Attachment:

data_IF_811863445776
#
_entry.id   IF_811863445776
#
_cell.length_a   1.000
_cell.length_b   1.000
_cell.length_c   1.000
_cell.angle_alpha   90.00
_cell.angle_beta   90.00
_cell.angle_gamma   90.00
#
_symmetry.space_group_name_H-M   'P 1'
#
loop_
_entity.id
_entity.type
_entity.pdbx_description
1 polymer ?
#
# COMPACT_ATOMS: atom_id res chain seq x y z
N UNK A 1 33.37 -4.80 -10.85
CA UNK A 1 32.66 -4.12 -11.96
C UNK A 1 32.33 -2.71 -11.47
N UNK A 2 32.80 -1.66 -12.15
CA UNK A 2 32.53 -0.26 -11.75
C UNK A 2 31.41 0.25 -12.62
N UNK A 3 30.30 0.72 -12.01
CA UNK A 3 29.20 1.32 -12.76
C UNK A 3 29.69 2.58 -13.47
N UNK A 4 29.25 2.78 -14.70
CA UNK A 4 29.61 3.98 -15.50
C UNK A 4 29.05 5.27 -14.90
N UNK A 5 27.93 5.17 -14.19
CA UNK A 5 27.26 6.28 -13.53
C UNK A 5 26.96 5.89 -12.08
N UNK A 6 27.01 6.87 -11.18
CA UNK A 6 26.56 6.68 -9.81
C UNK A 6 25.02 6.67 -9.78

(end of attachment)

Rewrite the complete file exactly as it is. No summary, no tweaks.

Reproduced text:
data_IF_811863445776
#
_entry.id   IF_811863445776
#
_cell.length_a   1.000
_cell.length_b   1.000
_cell.length_c   1.000
_cell.angle_alpha   90.00
_cell.angle_beta   90.00
_cell.angle_gamma   90.00
#
_symmetry.space_group_name_H-M   'P 1'
#
loop_
_entity.id
_entity.type
_entity.pdbx_description
1 polymer ?
#
# COMPACT_ATOMS: atom_id res chain seq x y z
N UNK A 1 33.37 -4.80 -10.85
CA UNK A 1 32.66 -4.12 -11.96
C UNK A 1 32.33 -2.71 -11.47
N UNK A 2 32.80 -1.66 -12.15
CA UNK A 2 32.53 -0.26 -11.75
C UNK A 2 31.41 0.25 -12.62
N UNK A 3 30.30 0.72 -12.01
CA UNK A 3 29.20 1.32 -12.76
C UNK A 3 29.69 2.58 -13.47
N UNK A 4 29.25 2.78 -14.70
CA UNK A 4 29.61 3.98 -15.50
C UNK A 4 29.05 5.27 -14.90
N UNK A 5 27.93 5.17 -14.19
CA UNK A 5 27.26 6.28 -13.53
C UNK A 5 26.96 5.89 -12.08
N UNK A 6 27.01 6.87 -11.18
CA UNK A 6 26.56 6.68 -9.81
C UNK A 6 25.02 6.67 -9.78